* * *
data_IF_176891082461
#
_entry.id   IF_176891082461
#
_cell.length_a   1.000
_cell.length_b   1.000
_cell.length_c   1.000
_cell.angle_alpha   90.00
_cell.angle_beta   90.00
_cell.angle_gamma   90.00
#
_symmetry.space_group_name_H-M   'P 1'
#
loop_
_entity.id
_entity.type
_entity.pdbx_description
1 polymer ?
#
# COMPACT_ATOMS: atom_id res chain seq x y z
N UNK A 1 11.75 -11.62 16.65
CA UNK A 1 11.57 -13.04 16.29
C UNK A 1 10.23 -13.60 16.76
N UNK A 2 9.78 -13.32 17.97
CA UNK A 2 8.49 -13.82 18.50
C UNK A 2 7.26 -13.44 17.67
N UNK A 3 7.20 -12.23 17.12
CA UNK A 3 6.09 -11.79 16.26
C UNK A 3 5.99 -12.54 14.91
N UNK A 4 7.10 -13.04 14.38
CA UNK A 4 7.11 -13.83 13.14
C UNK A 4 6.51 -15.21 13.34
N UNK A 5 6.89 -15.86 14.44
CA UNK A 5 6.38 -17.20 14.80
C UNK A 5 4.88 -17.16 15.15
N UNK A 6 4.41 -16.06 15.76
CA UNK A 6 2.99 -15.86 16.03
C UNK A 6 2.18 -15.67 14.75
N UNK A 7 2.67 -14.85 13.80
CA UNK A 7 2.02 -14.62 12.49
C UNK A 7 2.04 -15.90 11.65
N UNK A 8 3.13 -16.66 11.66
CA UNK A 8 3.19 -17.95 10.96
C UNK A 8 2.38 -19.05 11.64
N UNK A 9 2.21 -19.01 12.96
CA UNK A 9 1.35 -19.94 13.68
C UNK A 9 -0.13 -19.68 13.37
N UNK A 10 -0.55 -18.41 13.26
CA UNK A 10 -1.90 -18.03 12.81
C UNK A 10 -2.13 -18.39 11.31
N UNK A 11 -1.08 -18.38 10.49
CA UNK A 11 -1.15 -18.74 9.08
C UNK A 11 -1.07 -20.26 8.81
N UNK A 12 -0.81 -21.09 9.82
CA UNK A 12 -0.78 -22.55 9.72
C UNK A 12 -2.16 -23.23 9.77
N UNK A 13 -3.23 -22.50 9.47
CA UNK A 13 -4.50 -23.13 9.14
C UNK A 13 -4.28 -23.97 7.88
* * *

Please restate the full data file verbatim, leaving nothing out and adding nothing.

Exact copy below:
data_IF_176891082461
#
_entry.id   IF_176891082461
#
_cell.length_a   1.000
_cell.length_b   1.000
_cell.length_c   1.000
_cell.angle_alpha   90.00
_cell.angle_beta   90.00
_cell.angle_gamma   90.00
#
_symmetry.space_group_name_H-M   'P 1'
#
loop_
_entity.id
_entity.type
_entity.pdbx_description
1 polymer ?
#
# COMPACT_ATOMS: atom_id res chain seq x y z
N UNK A 1 11.75 -11.62 16.65
CA UNK A 1 11.57 -13.04 16.29
C UNK A 1 10.23 -13.60 16.76
N UNK A 2 9.78 -13.32 17.97
CA UNK A 2 8.49 -13.82 18.50
C UNK A 2 7.26 -13.44 17.67
N UNK A 3 7.20 -12.23 17.12
CA UNK A 3 6.09 -11.79 16.26
C UNK A 3 5.99 -12.54 14.91
N UNK A 4 7.10 -13.04 14.38
CA UNK A 4 7.11 -13.83 13.14
C UNK A 4 6.51 -15.21 13.34
N UNK A 5 6.89 -15.86 14.44
CA UNK A 5 6.38 -17.20 14.80
C UNK A 5 4.88 -17.16 15.15
N UNK A 6 4.41 -16.06 15.76
CA UNK A 6 2.99 -15.86 16.03
C UNK A 6 2.18 -15.67 14.75
N UNK A 7 2.67 -14.85 13.80
CA UNK A 7 2.02 -14.62 12.49
C UNK A 7 2.04 -15.90 11.65
N UNK A 8 3.13 -16.66 11.66
CA UNK A 8 3.19 -17.95 10.96
C UNK A 8 2.38 -19.05 11.64
N UNK A 9 2.21 -19.01 12.96
CA UNK A 9 1.35 -19.94 13.68
C UNK A 9 -0.13 -19.68 13.37
N UNK A 10 -0.55 -18.41 13.26
CA UNK A 10 -1.90 -18.03 12.81
C UNK A 10 -2.13 -18.39 11.31
N UNK A 11 -1.08 -18.38 10.49
CA UNK A 11 -1.15 -18.74 9.08
C UNK A 11 -1.07 -20.26 8.81
N UNK A 12 -0.81 -21.09 9.82
CA UNK A 12 -0.78 -22.55 9.72
C UNK A 12 -2.16 -23.23 9.77
N UNK A 13 -3.23 -22.50 9.47
CA UNK A 13 -4.50 -23.13 9.14
C UNK A 13 -4.28 -23.97 7.88